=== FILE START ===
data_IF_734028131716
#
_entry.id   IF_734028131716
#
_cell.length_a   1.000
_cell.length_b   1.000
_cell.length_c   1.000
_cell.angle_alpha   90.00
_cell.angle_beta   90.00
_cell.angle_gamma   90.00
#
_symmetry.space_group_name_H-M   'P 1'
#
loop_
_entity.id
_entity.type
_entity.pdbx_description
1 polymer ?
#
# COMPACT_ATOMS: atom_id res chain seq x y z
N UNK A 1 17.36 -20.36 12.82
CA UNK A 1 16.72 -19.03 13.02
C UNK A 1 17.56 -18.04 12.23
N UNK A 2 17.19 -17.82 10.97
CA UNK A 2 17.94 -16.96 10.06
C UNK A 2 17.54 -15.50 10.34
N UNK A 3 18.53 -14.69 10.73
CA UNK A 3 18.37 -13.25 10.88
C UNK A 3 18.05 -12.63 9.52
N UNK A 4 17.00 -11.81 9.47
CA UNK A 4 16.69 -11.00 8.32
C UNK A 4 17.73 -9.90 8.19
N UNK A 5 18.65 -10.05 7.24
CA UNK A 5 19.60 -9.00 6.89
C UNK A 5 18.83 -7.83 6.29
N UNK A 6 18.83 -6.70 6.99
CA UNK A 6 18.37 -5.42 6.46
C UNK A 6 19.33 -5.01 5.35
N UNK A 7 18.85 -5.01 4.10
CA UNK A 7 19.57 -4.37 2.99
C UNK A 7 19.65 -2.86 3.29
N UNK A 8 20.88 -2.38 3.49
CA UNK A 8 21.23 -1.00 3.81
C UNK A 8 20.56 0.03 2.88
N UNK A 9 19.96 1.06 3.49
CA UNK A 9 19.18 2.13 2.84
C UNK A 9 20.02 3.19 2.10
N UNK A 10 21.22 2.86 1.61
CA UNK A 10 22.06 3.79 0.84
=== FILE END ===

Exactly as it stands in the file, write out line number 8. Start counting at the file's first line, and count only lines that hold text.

_cell.angle_alpha   90.00